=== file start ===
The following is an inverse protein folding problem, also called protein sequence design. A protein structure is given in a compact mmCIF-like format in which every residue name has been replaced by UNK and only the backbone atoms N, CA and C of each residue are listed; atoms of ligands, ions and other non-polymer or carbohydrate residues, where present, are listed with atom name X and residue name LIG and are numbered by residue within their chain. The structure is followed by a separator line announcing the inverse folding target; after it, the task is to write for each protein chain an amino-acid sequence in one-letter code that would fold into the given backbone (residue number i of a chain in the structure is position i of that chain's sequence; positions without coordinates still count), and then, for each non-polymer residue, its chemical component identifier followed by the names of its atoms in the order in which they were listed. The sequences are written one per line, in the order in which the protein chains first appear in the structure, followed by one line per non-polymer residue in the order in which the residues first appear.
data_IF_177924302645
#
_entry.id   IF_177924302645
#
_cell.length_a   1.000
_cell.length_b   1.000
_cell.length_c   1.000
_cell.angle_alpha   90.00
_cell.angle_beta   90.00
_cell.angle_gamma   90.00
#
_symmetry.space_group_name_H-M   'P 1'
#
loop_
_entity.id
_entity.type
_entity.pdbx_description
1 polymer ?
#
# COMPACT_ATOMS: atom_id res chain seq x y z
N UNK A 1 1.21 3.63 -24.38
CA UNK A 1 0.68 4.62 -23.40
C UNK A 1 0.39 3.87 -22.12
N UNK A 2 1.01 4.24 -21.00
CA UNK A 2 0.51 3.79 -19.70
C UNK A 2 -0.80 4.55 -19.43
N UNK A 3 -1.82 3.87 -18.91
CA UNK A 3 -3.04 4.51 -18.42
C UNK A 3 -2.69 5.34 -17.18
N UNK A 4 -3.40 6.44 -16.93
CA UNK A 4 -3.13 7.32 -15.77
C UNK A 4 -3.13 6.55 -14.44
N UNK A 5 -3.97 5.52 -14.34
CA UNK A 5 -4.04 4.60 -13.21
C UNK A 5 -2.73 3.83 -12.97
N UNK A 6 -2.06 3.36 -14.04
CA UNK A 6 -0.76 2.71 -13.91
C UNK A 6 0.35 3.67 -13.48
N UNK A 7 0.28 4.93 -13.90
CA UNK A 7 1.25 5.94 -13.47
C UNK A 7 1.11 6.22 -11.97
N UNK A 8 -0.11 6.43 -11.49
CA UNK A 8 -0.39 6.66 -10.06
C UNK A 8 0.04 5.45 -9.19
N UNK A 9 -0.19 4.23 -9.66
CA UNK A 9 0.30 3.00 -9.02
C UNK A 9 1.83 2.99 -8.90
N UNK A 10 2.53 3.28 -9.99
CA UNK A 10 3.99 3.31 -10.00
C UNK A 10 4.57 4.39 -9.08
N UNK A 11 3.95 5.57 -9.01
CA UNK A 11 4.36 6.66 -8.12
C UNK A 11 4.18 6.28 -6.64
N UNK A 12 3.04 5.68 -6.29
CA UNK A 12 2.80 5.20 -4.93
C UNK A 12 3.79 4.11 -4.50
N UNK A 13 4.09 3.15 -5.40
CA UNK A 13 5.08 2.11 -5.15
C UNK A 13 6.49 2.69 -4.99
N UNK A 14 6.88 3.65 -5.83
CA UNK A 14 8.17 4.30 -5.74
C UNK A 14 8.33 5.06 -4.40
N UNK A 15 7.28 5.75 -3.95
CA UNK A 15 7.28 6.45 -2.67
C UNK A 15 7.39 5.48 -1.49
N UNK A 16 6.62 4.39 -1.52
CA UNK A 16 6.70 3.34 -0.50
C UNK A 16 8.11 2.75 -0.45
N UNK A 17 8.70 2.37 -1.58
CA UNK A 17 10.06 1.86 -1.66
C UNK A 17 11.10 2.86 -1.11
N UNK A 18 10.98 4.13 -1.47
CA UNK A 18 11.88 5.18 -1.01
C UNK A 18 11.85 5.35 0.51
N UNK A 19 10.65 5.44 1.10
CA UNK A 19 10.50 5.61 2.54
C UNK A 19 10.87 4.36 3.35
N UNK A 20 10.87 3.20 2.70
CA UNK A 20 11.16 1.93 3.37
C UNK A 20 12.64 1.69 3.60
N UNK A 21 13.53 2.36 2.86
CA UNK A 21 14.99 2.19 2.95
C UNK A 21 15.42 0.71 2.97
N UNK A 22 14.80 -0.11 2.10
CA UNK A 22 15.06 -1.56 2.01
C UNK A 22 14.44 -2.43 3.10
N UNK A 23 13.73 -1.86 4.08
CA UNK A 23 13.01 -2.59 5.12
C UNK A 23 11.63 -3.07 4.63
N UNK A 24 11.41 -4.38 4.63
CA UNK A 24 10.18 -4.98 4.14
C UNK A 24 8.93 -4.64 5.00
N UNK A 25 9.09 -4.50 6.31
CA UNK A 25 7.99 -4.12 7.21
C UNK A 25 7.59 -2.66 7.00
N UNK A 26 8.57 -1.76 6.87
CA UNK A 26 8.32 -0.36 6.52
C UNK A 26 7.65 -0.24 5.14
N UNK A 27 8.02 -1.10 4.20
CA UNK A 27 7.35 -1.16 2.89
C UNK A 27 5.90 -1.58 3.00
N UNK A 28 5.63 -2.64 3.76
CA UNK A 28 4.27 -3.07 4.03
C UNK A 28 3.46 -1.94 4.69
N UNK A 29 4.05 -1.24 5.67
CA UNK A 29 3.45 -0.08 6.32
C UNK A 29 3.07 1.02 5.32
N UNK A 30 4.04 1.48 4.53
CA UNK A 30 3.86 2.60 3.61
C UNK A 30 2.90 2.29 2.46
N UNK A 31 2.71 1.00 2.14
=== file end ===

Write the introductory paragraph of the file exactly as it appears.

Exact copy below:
The following is an inverse protein folding problem, also called protein sequence design. A protein structure is given in a compact mmCIF-like format in which every residue name has been replaced by UNK and only the backbone atoms N, CA and C of each residue are listed; atoms of ligands, ions and other non-polymer or carbohydrate residues, where present, are listed with atom name X and residue name LIG and are numbered by residue within their chain. The structure is followed by a separator line announcing the inverse folding target; after it, the task is to write for each protein chain an amino-acid sequence in one-letter code that would fold into the given backbone (residue number i of a chain in the structure is position i of that chain's sequence; positions without coordinates still count), and then, for each non-polymer residue, its chemical component identifier followed by the names of its atoms in the order in which they were listed. The sequences are written one per line, in the order in which the protein chains first appear in the structure, followed by one line per non-polymer residue in the order in which the residues first appear.